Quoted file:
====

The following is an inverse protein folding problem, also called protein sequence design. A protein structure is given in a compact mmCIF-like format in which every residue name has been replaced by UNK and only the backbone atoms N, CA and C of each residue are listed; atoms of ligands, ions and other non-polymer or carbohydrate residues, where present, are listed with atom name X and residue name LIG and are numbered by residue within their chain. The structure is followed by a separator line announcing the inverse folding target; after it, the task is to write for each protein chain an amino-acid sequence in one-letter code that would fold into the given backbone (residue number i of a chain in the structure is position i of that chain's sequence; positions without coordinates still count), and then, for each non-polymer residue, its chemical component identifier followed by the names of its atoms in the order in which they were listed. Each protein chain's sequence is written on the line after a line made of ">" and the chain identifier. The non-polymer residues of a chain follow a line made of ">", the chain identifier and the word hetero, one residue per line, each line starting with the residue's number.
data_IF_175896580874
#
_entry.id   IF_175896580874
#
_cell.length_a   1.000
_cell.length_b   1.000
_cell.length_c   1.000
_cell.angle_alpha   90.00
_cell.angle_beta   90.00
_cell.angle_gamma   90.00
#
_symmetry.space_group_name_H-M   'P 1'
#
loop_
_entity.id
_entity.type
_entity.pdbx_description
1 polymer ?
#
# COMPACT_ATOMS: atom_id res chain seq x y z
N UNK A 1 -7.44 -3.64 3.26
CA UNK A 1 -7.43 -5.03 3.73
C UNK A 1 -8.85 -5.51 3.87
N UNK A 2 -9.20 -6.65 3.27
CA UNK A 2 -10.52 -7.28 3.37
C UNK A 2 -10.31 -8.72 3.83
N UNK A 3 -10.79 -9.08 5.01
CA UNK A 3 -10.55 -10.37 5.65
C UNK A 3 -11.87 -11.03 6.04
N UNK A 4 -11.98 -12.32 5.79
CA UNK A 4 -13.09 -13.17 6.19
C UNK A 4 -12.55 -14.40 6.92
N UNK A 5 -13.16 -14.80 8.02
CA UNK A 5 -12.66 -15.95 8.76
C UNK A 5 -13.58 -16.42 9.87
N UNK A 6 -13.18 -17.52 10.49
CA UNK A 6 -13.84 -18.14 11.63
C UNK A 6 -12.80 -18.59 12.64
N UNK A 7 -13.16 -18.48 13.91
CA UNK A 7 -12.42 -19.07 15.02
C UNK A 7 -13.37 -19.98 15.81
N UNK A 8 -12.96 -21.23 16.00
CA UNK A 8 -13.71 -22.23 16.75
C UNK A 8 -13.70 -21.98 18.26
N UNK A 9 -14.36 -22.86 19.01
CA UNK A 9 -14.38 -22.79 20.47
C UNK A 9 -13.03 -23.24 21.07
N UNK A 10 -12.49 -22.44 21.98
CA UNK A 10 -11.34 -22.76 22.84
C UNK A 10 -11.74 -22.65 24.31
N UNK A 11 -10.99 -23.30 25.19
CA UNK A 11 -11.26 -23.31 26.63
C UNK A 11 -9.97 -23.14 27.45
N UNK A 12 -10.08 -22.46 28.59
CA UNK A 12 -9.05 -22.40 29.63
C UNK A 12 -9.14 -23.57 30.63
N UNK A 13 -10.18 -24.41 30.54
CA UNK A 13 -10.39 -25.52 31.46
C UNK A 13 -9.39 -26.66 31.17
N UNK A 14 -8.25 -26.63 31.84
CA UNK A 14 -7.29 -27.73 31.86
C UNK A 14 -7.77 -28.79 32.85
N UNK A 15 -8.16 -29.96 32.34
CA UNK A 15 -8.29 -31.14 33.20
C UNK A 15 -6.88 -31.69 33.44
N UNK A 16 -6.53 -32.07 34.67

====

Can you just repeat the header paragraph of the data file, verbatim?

The following is an inverse protein folding problem, also called protein sequence design. A protein structure is given in a compact mmCIF-like format in which every residue name has been replaced by UNK and only the backbone atoms N, CA and C of each residue are listed; atoms of ligands, ions and other non-polymer or carbohydrate residues, where present, are listed with atom name X and residue name LIG and are numbered by residue within their chain. The structure is followed by a separator line announcing the inverse folding target; after it, the task is to write for each protein chain an amino-acid sequence in one-letter code that would fold into the given backbone (residue number i of a chain in the structure is position i of that chain's sequence; positions without coordinates still count), and then, for each non-polymer residue, its chemical component identifier followed by the names of its atoms in the order in which they were listed. Each protein chain's sequence is written on the line after a line made of ">" and the chain identifier. The non-polymer residues of a chain follow a line made of ">", the chain identifier and the word hetero, one residue per line, each line starting with the residue's number.